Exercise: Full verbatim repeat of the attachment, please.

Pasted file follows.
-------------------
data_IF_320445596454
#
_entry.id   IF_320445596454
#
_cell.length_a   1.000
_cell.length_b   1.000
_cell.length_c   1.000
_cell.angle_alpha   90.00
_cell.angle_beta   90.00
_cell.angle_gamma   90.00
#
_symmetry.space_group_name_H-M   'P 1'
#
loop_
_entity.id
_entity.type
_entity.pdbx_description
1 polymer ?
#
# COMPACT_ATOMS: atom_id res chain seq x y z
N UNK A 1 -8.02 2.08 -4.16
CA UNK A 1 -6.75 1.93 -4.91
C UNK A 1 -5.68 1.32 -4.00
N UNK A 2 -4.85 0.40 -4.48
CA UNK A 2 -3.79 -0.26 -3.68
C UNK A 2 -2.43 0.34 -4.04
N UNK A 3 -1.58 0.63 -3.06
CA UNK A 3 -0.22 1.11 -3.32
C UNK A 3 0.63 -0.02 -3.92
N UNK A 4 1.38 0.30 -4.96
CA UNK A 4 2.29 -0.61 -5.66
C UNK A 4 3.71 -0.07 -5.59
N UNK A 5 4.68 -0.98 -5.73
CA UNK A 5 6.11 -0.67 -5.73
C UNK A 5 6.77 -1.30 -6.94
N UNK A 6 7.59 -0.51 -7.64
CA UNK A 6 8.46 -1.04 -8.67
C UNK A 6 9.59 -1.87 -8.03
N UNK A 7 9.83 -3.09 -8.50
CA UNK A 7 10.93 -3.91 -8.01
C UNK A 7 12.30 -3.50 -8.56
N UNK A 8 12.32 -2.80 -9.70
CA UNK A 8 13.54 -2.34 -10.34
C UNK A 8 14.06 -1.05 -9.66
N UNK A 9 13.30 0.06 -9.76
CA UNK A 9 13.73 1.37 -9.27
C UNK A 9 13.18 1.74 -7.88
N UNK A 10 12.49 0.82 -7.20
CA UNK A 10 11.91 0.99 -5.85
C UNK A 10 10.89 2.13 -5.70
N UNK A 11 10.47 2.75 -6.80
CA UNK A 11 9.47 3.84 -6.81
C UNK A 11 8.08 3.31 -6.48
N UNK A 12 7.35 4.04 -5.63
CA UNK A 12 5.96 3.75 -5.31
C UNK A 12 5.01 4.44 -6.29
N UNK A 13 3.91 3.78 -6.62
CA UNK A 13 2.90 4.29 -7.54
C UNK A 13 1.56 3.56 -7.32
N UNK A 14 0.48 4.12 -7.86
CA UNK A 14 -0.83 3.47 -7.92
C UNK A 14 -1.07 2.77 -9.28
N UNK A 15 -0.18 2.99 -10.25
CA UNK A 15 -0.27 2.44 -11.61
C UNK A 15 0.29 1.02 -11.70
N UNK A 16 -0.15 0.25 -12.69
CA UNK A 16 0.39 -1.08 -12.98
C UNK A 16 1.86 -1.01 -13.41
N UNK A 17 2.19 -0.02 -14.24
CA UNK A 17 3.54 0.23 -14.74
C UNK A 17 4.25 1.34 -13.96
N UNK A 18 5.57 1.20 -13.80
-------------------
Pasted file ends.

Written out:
data_IF_320445596454
#
_entry.id   IF_320445596454
#
_cell.length_a   1.000
_cell.length_b   1.000
_cell.length_c   1.000
_cell.angle_alpha   90.00
_cell.angle_beta   90.00
_cell.angle_gamma   90.00
#
_symmetry.space_group_name_H-M   'P 1'
#
loop_
_entity.id
_entity.type
_entity.pdbx_description
1 polymer ?
#
# COMPACT_ATOMS: atom_id res chain seq x y z
N UNK A 1 -8.02 2.08 -4.16
CA UNK A 1 -6.75 1.93 -4.91
C UNK A 1 -5.68 1.32 -4.00
N UNK A 2 -4.85 0.40 -4.48
CA UNK A 2 -3.79 -0.26 -3.68
C UNK A 2 -2.43 0.34 -4.04
N UNK A 3 -1.58 0.63 -3.06
CA UNK A 3 -0.22 1.11 -3.32
C UNK A 3 0.63 -0.02 -3.92
N UNK A 4 1.38 0.30 -4.96
CA UNK A 4 2.29 -0.61 -5.66
C UNK A 4 3.71 -0.07 -5.59
N UNK A 5 4.68 -0.98 -5.73
CA UNK A 5 6.11 -0.67 -5.73
C UNK A 5 6.77 -1.30 -6.94
N UNK A 6 7.59 -0.51 -7.64
CA UNK A 6 8.46 -1.04 -8.67
C UNK A 6 9.59 -1.87 -8.03
N UNK A 7 9.83 -3.09 -8.50
CA UNK A 7 10.93 -3.91 -8.01
C UNK A 7 12.30 -3.50 -8.56
N UNK A 8 12.32 -2.80 -9.70
CA UNK A 8 13.54 -2.34 -10.34
C UNK A 8 14.06 -1.05 -9.66
N UNK A 9 13.30 0.06 -9.76
CA UNK A 9 13.73 1.37 -9.27
C UNK A 9 13.18 1.74 -7.88
N UNK A 10 12.49 0.82 -7.20
CA UNK A 10 11.91 0.99 -5.85
C UNK A 10 10.89 2.13 -5.70
N UNK A 11 10.47 2.75 -6.80
CA UNK A 11 9.47 3.84 -6.81
C UNK A 11 8.08 3.31 -6.48
N UNK A 12 7.35 4.04 -5.63
CA UNK A 12 5.96 3.75 -5.31
C UNK A 12 5.01 4.44 -6.29
N UNK A 13 3.91 3.78 -6.62
CA UNK A 13 2.90 4.29 -7.54
C UNK A 13 1.56 3.56 -7.32
N UNK A 14 0.48 4.12 -7.86
CA UNK A 14 -0.83 3.47 -7.92
C UNK A 14 -1.07 2.77 -9.28
N UNK A 15 -0.18 2.99 -10.25
CA UNK A 15 -0.27 2.44 -11.61
C UNK A 15 0.29 1.02 -11.70
N UNK A 16 -0.15 0.25 -12.69
CA UNK A 16 0.39 -1.08 -12.98
C UNK A 16 1.86 -1.01 -13.41
N UNK A 17 2.19 -0.02 -14.24
CA UNK A 17 3.54 0.23 -14.74
C UNK A 17 4.25 1.34 -13.96
N UNK A 18 5.57 1.20 -13.80